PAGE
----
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Note: This feature on Dexter Scott King and his vegan activism ran in the October, 1995 issue of Vegetarian Times and is published below in its original form from 27 years ago. King is now 60 years old and serves as chairman of the King Center; his sister Bernice King took over as the organization’s CEO in 2012. Activist and comedian Dick Gregory passed away in 2017.
It is impossible to meet Dexter Scott King and not be reminded of his illustrious father, the Rev. Martin Luther King Jr. But Dexter has his own identity and message. As president of the Atlanta-based King Center for Nonviolent Social Change, he credits his vegan diet with giving him strength to further the goals of equality and justice.
King, 34, was introduced to vegetarianism eight years ago by comedian/actor Dick Gregory, who runs a vegan health spa in the Bahamas. After visiting Gregory’s spa, King realized he felt healthier in body and soul when eating whole, natural foods.
“Veganism has given me a higher level of awareness and spirituality, primarily because the energy associated with eating has shifted to other areas,” he says.
His family – mother Coretta Scott King, sisters Bernice and Yolanda, and brother Martin Luther III – greeted his new regimen with curiosity. “My family has always been very open-minded, but certainly [veganism] was not their orientation. They weren’t sure what to think.” But now, he proudly says, his mother is a vegan and one sister is “interested.”
Ultimately, Dexter’s personal example proved more persuasive than any diatribe.
“When I first became a vegetarian, I was very self-righteous about it,” King says. “As I’ve aged and become more seasoned with time, I’ve mellowed. The best testimonial is the proof in the pudding.”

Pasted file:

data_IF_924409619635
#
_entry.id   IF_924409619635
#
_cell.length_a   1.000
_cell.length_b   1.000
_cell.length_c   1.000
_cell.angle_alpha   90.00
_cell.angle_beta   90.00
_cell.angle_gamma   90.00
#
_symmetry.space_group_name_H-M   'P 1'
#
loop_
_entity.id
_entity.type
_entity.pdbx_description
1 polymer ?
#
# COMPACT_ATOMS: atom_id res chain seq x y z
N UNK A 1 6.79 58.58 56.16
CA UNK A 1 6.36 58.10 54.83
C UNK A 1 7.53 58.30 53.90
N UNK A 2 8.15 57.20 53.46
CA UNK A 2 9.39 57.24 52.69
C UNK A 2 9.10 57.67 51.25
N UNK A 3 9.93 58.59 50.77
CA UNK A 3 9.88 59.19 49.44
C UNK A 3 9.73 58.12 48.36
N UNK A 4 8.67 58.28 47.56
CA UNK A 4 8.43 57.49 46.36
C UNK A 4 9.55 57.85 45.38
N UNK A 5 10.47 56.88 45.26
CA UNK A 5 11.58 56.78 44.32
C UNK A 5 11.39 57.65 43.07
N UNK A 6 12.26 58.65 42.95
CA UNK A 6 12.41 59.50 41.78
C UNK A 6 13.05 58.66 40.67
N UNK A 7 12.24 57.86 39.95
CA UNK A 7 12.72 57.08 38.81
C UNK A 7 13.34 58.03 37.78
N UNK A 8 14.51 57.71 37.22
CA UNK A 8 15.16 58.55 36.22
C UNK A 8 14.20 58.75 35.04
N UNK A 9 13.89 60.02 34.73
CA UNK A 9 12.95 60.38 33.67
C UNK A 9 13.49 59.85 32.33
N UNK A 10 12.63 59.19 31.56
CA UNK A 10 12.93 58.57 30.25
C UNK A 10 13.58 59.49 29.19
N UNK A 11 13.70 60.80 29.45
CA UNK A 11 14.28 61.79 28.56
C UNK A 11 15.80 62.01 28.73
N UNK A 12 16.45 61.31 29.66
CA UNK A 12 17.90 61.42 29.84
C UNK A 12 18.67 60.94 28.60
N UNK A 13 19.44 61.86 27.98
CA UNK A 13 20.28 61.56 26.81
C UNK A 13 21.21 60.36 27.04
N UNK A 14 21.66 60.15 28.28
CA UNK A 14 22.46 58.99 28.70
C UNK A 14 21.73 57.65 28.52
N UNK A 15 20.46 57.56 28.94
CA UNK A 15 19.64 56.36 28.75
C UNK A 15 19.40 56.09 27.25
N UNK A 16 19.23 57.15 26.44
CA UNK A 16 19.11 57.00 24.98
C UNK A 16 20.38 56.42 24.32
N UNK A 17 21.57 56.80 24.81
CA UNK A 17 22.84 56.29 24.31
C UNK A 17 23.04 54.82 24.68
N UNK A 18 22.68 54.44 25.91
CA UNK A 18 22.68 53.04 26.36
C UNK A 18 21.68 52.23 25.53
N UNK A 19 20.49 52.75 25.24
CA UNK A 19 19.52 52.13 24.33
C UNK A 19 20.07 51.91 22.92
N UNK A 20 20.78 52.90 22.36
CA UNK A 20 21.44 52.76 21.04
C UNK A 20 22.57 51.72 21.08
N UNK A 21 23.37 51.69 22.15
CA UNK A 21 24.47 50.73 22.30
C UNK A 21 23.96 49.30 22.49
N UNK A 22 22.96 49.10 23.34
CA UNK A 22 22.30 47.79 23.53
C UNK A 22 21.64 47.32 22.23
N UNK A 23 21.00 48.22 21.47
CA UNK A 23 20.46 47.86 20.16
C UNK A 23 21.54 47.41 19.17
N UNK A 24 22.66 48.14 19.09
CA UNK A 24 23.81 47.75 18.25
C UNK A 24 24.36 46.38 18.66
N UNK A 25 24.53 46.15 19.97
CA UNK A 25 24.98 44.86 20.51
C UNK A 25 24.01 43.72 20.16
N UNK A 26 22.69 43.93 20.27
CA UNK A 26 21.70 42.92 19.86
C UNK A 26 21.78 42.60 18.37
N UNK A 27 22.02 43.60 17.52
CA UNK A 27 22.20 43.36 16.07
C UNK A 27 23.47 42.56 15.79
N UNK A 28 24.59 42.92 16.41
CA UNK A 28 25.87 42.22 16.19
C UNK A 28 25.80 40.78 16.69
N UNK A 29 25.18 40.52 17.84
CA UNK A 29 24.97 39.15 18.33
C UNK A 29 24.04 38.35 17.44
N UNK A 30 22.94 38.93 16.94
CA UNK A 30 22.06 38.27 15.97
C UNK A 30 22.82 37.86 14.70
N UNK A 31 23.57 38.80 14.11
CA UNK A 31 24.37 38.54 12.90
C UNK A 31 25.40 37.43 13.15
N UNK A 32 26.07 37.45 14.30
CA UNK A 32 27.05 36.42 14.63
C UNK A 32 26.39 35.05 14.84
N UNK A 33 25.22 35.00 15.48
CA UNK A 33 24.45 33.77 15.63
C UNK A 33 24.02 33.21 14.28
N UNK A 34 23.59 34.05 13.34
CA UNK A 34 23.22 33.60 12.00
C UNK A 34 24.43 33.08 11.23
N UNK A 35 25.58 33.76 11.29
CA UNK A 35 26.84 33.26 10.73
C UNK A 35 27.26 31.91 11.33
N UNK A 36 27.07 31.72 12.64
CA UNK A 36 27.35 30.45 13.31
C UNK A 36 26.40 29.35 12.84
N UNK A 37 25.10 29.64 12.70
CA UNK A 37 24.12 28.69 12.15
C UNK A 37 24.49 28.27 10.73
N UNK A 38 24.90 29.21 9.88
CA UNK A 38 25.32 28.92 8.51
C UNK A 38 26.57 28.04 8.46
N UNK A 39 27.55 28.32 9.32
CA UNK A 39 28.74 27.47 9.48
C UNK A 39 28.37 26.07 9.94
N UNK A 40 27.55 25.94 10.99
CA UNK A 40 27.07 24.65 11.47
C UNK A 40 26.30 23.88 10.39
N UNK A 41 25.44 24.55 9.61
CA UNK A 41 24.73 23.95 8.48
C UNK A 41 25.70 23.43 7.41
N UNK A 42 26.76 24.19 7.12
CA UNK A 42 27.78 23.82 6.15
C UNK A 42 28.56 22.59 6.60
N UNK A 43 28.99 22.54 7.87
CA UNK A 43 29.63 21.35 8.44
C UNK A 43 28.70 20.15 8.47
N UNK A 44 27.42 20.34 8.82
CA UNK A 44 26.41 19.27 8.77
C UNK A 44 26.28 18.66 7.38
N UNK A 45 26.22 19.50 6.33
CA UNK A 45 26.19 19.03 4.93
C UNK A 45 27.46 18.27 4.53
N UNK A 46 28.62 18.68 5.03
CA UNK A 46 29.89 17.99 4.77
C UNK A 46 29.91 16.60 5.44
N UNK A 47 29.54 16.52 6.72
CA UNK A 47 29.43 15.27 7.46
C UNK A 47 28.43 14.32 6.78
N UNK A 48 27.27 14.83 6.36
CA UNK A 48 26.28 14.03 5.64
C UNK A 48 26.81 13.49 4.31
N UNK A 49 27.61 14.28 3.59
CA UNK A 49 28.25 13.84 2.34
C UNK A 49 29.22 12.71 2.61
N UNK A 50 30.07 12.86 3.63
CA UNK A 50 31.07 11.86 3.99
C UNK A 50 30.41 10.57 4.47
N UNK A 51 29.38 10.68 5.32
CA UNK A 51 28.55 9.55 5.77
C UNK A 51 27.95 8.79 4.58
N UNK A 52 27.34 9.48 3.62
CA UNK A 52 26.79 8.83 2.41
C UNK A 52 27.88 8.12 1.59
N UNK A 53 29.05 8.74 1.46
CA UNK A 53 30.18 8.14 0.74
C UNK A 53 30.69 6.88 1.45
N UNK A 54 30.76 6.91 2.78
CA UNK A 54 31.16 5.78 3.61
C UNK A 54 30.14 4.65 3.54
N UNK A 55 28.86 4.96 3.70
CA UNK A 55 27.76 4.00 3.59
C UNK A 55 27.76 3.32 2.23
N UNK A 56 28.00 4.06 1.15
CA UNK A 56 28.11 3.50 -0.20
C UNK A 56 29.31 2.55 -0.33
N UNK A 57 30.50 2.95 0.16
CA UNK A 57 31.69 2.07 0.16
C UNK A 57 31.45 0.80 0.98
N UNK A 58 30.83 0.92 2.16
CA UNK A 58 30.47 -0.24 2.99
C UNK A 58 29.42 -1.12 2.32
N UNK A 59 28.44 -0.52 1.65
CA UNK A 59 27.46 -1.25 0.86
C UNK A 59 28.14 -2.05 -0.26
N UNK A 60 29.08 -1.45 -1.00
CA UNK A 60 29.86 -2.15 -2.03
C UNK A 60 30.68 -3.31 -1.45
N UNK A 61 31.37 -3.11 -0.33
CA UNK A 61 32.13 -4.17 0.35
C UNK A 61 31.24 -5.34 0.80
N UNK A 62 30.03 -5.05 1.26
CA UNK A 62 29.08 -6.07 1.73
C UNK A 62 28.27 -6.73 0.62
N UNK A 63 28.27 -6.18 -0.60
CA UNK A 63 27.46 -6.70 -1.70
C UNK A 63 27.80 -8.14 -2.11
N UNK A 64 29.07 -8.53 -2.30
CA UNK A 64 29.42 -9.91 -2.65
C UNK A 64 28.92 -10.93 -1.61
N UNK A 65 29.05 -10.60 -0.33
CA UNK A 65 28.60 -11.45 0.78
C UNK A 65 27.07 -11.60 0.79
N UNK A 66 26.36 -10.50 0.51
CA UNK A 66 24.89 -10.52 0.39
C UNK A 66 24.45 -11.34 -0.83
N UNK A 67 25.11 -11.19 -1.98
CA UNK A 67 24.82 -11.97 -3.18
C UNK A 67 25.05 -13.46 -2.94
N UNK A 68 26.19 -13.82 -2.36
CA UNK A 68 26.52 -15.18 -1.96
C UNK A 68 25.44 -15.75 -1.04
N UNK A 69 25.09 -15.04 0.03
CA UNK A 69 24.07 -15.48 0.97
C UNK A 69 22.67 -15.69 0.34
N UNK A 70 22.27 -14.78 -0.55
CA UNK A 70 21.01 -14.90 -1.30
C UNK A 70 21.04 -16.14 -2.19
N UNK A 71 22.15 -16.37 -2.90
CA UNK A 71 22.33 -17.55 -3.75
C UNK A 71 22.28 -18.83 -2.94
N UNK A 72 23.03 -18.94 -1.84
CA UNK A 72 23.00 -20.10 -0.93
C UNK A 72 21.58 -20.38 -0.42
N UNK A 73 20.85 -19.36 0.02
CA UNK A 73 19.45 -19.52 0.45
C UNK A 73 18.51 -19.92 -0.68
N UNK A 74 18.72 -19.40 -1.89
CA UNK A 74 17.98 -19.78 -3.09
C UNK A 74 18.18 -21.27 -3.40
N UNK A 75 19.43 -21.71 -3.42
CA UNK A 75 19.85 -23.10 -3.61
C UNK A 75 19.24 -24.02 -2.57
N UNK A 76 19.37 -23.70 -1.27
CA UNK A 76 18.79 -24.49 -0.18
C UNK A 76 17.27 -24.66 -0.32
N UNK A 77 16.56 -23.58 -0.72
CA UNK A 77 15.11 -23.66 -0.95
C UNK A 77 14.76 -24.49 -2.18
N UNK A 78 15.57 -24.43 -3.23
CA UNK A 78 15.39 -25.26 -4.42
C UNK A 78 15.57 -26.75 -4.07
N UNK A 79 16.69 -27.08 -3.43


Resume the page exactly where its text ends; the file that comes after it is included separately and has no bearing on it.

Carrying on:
The entire country took notice with King was recently named one of People magazine’s “50 Most Beautiful People.” King is modest about the designation saying, “Hopefully the beauty part is interpreted as being internal as well.”
King acknowledges that his race and gender are somewhat atypical among predominantly white and female American vegetarians. “Women in general are probably more sensitive to their health needs and sensitive to what they eat,” King observes. “Men generally aren’t as concerned.” As for the race issue, “it probably has something to do with the socio-economic picture. It’s expensive to be healthy.”
King believes education and example will encourage more men and people of color to change their diets. “I don’t know a heck of a lot of African-Americans who are vegetarian,” he says, “but I know more who are becoming aware.”
The King family name is practically synonymous with the principles of non-violence, and King believes that vegetarianism is the logical extension of that philosophy. “If you’re violent to yourself by putting [harmful] things into your body that violate its spirit, it will be difficult not to perpetuate that [violence] onto someone else,” he says.
King’s energies are guiding the King Center’s programs into a new era, while keeping the flame of memory alive. Although many would be content to guard his father’s legacy, King wants to bring his father’s vision to a generation too young to have witnessed the Civil Rights movement.
“What I hope to do is use technology and all the latest tools to reach people with positive information and messages that help them understand my father’s legacy and how it applies day to day,” he says. King wants to address what his father called “The Triple Evils”: poverty, racism, and violence. He emphasizes the need for spiritual growth and believes his vegetarianism is a testament to his own.
“There is a connection between how you live life and how you treat others,” he says. “It starts with the individual.”